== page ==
A few weeks ago, Sotheby’s was supposed to start auctioning off a hugely significant Brontë collection (consisting of the works of the sisters Charlotte, Anne and Emily), but they bowed to public pressure and postponed the auction. The sale would have redistributed these peerless holdings into other private hands, likely never to be seen again by students and scholars. A consortium of British heritage institutions, hoping to stave off that fate, has come together to raise the funds to purchase the collection and share it among libraries and museums.
Initially, the auction house insisted that “Private collectors can be great custodians of such material.” Twitter sprang into action in response to Sotheby’s snub, with one academic posting his reply which reads in part: “It’s repulsive that Sotheby’s would treat the manuscript like any other commodity, trying to pump up its value by creating false scarcity, when an open-access policy is clearly in [everyone’s] interests.”
My students would agree — with a disclaimer. They are undergraduates studying English literature at John Jay College of Criminal Justice, a senior liberal arts college in The City University of New York system, and a Minority- and Hispanic-Serving public institution. In other words, they are a constituency rarely given access to archives and original documents, but they delight in them when they are. After I brought a class of budding Victorianists to the Berg Collection to see its Brontë juvenilia, one student reflected, “I was most surprised to learn of how much … is accessible to the public and how much further students like me could dive into … personal and academic use.”
The Berg Collection is housed in the New York Public Library on 42nd Street, a place most of the students had never been. And by that, I mean they had never been to the main branch of the library, never mind the Berg Collection. Introducing them to the archives wasn’t just about getting to know the primary documents; it was an experience of occupying and utilizing that most democratic of public spaces: the library.
The materials in the Brontë collection should not only be public but digitized and freely available online like much Brontë juvenilia already is. That said, my students will continue to be excluded even from the digital archives unless they are empowered with the knowledge and expertise to use them. Any archive is only accessible to those who know it’s there, know how to find it, and know how to use it. Decolonizing the archive includes mobilizing students like mine to be the decolonizers.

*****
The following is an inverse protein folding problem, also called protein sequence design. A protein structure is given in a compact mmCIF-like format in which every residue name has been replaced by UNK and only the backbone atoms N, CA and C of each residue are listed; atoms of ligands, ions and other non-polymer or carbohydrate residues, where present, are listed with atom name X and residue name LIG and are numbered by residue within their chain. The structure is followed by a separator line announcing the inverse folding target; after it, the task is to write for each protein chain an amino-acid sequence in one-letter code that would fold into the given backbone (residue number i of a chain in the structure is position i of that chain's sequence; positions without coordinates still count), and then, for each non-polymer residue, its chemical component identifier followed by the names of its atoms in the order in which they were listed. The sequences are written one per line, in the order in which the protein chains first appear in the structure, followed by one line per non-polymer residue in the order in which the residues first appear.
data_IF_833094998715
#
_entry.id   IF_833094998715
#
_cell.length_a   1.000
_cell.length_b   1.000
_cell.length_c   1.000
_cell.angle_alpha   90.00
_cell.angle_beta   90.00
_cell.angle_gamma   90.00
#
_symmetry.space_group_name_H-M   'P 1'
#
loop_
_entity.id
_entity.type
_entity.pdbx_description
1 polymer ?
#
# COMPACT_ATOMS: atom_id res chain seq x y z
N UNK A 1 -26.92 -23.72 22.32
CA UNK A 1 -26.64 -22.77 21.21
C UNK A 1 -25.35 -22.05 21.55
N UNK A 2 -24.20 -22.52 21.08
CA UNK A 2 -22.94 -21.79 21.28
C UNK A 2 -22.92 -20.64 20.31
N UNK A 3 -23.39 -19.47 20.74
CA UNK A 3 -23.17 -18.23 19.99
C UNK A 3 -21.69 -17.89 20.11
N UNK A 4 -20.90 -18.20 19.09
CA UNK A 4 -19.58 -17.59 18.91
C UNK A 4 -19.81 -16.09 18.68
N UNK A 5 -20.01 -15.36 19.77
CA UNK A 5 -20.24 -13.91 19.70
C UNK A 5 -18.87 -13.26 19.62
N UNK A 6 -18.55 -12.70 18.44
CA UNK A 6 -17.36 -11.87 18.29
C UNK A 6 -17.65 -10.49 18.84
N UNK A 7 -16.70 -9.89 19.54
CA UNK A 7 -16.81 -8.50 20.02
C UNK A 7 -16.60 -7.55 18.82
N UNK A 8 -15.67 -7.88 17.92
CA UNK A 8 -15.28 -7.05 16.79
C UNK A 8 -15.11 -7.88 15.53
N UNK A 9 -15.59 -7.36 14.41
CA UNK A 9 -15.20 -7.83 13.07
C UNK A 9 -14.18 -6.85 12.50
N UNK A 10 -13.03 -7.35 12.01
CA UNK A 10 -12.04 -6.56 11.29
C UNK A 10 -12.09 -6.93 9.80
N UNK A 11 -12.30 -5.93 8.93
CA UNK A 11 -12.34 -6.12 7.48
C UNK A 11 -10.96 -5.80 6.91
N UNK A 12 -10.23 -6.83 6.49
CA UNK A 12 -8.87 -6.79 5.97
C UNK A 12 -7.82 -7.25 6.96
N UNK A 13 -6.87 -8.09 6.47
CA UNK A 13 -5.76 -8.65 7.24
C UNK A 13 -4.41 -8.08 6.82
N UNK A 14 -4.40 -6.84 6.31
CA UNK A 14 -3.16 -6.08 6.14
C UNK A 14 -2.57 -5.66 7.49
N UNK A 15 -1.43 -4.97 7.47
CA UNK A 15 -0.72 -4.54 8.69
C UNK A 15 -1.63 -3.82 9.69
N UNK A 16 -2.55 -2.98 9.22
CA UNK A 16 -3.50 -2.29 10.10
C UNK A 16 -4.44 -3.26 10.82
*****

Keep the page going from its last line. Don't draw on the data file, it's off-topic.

In John Jay’s special collections room, we’d been told that the card catalogues remain only for decoration. But after the Berg visit, where they are still in use, one student (originally from Haiti) wrote, “Seeing the card catalogs took me back. In that moment, I realize that [they] were not foreign to me. I had referred to [them] in my younger years in my home country. It all came back to me: the knowledge and a memory I had long since forgotten.” For her, the archive became a place of postcolonial recovery and remembering.
If my students benefit from public largesse and access, it’s because they challenge public institutions, asking why they are not free (like CUNY once was), demanding access to them, and questioning the way they work. This was true as they explored the digital and physical archives and became concerned with the Brontës’ privacy and the ethics of the archive as a place where anyone can peer into private worlds that had never been intended for public consumption. These worries come to a head in their field notes: “Seeing how small her desk [and] manuscripts were along with the scribbles and drawings really showed me how personal these were to her. It did feel invasive in all honesty since … she did not want them to be published but in the end, it was still fascinating to see.”
This student struggles with the ethics of looking, a problem the collection raises again, since it contains Emily and Anne’s 1841 diary papers and the manuscript of Emily’s poetry that Charlotte “accidentally” discovered in 1845.
We brush off any qualms about looking at their writings now, valuing academic access above all, but my students called out the moral conundrum, and in their final projects, when asked to intervene in an archive, they were moved to protect the children’s privacy. One added an agreement users would have to check off before entering a site, throwing a digital veil over the Brontës’ texts (itself a very Victorian move).
My students agree that open access to the manuscripts would enlarge their scholarly horizons. But they would also point out that “access” is contingent on time, money, and education. And they would insist that access isn’t necessarily in everyone’s best interest — it potentially does a disservice to the Brontës themselves.
Instead of advocating for private ownership, they’d challenge us to stop and reflect on what it means to put these items on display; what it means for them, as postcolonial digital natives, to read the secret stories of little colonizers; and what it means for this writing to be made public.
The consortium has bought time to divert the archive from the private sphere into the public domain, but it still needs to raise the funds to buy it. It plans to do this through philanthropic donations and crowdsourcing — and we should all give if we can — but the public shouldn’t have to rely on private money to gain access to this literary treasure trove. Let’s take possession of this collection and then treat it the way my students would want us to.
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